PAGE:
So we encourage you to commit to Unitarian Universalism. If you have time to give, spend some of it in committees, on personal improvement, teaching religious education, or leading religious exploration. If you have money, give generously to your congregation, give to the Unitarian Universalist Service Committee, one of the worthy projects on Faithify, or a charity you’ve researched and feel good about. Even if you don’t have much money to spare, you can make sure that the money you do spend is spent in ways that support your values and have a positive impact on the world. Give what you have, in a way that doesn’t risk your health, safety, or mental stability. Be the force for good that you think the world needs, and whenever possible, do for someone else what you wish someone had done for you.

That is the goal here at I Am UU. My volunteers and I aren’t here to convert anyone. We are not here to tell you how to be coercive or superficially attractive to people looking for a church. Our goal is to empower you to find the people who have a need, and find a way to fill that need in a way that promotes and affirms the Principles of the UUA. We attempt to make the ideas that underlie Unitarian Universalism easier to understand and share with others. This is part of how we choose to promote the Principles that we, as members of associated congregations, have chosen for our movement. We saw a need, and we are working to fill it. We hope you will consider spending some time with us, to help build this community by sharing your thoughts in the comments. We ask you to be on the lookout for news and quotes that we can share, and that you consider sharing your own stories. Lastly, if you have money to spare, we ask you to consider supporting our continued work through the Patreon campaign, or helping me, personally, in my quest to eat and pay rent through the GoFundMe campaign, both linked to on the right side of the page.

Most of all, I hope you will think about what you can do that no one else is doing to affirm and promote liberal religion in the world, and to encourage more people to direct their efforts to help build a more just and loving community, because the world needs the best each of us has to offer.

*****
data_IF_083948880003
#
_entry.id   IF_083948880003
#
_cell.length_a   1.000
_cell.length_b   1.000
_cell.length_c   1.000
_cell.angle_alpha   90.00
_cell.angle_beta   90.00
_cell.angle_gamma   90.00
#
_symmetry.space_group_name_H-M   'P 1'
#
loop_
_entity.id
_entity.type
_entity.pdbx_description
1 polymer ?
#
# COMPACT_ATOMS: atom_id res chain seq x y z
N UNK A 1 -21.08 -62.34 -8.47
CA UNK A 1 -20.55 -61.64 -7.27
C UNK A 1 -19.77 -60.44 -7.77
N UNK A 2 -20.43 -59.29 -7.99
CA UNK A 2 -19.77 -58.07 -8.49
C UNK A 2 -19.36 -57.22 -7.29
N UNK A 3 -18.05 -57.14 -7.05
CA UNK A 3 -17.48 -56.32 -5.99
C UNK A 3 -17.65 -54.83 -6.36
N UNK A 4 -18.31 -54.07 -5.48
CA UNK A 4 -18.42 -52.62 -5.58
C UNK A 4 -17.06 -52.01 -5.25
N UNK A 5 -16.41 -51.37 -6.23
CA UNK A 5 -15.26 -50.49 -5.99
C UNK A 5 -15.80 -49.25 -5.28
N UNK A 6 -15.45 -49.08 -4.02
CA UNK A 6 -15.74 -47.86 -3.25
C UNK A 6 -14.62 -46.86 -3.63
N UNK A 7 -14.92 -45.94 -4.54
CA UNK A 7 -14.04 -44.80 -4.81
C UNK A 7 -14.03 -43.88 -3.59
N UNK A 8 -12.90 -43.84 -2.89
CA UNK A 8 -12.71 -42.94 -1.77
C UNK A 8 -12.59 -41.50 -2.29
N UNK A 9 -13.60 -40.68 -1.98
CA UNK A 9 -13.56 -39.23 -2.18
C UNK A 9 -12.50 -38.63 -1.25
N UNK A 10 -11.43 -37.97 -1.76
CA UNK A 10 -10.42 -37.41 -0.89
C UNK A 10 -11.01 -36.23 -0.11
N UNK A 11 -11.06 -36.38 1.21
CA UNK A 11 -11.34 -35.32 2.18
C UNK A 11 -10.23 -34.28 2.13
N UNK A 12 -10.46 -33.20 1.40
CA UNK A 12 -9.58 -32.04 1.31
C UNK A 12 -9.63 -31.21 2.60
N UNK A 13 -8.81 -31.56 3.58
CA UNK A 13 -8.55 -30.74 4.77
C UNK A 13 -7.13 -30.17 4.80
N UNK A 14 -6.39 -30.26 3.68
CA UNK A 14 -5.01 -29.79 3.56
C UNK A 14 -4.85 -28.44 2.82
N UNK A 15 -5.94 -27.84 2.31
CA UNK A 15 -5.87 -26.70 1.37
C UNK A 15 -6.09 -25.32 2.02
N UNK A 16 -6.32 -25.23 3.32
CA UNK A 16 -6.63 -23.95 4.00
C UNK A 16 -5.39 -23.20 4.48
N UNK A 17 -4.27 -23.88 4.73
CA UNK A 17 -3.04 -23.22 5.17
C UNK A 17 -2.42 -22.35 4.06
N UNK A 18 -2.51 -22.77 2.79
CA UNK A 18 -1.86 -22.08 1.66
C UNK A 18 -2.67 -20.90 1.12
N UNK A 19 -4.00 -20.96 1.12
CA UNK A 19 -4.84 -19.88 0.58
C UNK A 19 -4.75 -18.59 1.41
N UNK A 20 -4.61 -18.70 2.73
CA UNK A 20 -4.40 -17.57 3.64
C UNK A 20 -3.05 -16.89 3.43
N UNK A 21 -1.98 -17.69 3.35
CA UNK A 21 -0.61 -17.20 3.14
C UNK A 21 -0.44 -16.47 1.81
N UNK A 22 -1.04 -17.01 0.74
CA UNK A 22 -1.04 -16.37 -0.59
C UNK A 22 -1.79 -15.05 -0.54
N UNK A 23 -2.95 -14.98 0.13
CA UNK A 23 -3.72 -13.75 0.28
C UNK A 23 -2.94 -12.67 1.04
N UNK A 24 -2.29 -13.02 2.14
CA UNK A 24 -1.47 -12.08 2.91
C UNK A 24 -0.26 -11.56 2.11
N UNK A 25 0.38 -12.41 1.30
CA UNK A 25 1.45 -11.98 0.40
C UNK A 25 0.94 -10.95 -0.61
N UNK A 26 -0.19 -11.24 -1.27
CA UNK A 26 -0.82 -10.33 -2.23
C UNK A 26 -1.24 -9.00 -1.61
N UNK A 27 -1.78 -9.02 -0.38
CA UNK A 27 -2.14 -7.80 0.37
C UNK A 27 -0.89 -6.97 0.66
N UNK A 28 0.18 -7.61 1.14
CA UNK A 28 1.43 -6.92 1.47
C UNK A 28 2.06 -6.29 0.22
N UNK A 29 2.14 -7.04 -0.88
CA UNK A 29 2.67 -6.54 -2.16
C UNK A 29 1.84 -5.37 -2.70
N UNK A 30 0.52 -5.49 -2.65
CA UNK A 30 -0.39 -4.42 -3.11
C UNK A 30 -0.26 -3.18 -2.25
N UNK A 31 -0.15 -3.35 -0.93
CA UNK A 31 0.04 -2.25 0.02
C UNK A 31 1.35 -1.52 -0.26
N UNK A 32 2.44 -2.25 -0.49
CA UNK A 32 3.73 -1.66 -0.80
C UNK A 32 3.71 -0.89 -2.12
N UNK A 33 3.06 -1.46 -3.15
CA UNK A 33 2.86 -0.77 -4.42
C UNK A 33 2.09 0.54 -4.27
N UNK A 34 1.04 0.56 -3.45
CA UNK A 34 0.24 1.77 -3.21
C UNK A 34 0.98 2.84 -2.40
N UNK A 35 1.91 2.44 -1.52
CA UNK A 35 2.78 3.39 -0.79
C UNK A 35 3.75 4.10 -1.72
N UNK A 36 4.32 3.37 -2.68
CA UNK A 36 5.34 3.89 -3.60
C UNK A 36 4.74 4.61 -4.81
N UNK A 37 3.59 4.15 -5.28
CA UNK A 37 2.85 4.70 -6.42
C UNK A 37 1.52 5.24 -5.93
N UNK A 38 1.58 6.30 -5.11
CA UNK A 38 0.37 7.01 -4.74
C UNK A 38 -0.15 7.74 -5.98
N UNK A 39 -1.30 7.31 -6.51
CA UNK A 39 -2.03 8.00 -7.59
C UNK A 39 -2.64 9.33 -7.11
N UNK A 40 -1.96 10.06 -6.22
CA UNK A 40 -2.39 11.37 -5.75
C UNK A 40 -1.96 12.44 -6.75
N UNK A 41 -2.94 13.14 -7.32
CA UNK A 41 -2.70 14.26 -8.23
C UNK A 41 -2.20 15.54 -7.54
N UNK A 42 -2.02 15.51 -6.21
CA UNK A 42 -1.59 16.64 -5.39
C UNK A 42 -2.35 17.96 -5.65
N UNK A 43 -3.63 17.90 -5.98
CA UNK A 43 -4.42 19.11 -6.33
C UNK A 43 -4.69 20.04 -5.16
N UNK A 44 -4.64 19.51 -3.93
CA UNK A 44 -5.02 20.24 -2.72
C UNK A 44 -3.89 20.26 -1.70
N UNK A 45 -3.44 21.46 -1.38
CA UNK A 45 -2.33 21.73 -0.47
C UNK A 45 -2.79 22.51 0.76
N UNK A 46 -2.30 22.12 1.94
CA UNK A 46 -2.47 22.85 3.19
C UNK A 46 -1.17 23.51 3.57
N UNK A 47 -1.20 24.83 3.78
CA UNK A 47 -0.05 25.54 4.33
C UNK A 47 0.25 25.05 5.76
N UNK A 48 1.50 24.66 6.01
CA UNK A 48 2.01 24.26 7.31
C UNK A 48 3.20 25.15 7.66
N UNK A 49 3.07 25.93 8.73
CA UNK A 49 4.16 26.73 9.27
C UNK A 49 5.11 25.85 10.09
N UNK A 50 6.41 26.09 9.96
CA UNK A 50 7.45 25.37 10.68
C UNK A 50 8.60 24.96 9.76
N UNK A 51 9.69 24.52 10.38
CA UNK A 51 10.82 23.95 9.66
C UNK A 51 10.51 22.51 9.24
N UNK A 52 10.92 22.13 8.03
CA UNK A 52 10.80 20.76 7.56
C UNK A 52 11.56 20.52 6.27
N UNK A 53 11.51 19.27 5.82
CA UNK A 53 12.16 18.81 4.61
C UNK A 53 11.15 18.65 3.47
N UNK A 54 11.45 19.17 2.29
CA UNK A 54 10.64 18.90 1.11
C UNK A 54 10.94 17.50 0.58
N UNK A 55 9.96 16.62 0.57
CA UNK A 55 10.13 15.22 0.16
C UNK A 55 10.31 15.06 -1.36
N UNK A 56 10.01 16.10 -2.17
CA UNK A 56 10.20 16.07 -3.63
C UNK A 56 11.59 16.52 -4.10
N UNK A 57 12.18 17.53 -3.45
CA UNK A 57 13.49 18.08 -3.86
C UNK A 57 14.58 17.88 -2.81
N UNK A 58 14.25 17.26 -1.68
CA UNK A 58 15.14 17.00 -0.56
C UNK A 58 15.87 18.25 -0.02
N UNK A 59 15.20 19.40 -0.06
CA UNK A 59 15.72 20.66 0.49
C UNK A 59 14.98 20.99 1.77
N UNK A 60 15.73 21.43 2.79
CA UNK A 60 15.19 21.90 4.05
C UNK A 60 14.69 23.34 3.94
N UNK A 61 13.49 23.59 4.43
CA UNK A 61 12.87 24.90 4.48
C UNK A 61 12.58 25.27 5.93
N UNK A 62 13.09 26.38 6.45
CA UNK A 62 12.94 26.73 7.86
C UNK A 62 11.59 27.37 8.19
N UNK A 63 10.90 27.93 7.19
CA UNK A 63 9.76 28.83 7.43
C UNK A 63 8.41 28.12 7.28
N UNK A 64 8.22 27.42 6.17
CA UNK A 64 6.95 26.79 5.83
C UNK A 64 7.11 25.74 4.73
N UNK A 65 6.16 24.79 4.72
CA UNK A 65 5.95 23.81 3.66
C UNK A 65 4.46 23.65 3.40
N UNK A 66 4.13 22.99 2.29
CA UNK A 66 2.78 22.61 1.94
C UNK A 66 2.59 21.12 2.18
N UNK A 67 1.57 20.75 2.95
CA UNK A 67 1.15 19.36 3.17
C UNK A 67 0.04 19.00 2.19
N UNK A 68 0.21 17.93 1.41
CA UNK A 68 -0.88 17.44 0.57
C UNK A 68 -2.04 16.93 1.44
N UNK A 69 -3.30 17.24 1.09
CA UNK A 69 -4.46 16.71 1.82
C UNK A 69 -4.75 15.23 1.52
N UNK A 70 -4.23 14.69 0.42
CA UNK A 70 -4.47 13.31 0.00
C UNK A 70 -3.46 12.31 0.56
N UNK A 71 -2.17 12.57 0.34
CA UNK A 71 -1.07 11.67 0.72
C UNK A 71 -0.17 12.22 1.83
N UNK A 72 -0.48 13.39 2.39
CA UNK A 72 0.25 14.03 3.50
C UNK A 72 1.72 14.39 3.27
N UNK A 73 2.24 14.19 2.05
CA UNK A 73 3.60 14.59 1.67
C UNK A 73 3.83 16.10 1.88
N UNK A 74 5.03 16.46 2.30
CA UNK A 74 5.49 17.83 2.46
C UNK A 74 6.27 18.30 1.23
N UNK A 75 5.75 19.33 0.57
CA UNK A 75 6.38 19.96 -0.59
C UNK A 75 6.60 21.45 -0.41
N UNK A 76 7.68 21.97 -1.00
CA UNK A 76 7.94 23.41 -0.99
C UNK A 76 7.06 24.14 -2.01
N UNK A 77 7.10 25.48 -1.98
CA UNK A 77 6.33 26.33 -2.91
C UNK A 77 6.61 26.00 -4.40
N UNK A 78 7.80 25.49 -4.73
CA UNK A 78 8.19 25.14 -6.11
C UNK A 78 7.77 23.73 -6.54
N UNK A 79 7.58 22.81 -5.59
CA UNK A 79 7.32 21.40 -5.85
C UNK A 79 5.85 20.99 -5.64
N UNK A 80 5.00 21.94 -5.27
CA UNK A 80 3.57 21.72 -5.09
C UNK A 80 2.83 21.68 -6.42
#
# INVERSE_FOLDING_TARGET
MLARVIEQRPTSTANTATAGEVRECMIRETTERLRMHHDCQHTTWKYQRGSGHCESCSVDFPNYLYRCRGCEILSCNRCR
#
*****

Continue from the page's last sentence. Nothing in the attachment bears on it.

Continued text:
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If you do have money to put towards affirming and promoting Unitarian Universalist Principles and values, please consider helping to fund the I Am UU project. We are crowd sourced and grass-roots and rely on individual UUs to make our work possible.

Make a pledge of as little as a dollar a month on Patreon,
or use GoFundMe to support us with either a 1-time or ongoing contribution.

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2 Responses to Freedom isn’t Free, Even In Religion

  1. Mary Satterwhite February 4, 2015 at 7:16 pm #

    Good statement. I am new to UU (only 2+ years but already totally active – on Board, Worship Associate, Worship Committee, Hospitality Chair) and am convinced that the covenant is what makes us special. It has helped me in my own personal life. Thank you.

  2. Aimee February 4, 2015 at 9:33 pm #

    “Give what you have, in a way that doesn’t risk your health, safety, or mental stability.”

    This is an important point, especially if you are like me and haven’t quite learned when to say no, which leads to overcommitment and burnout.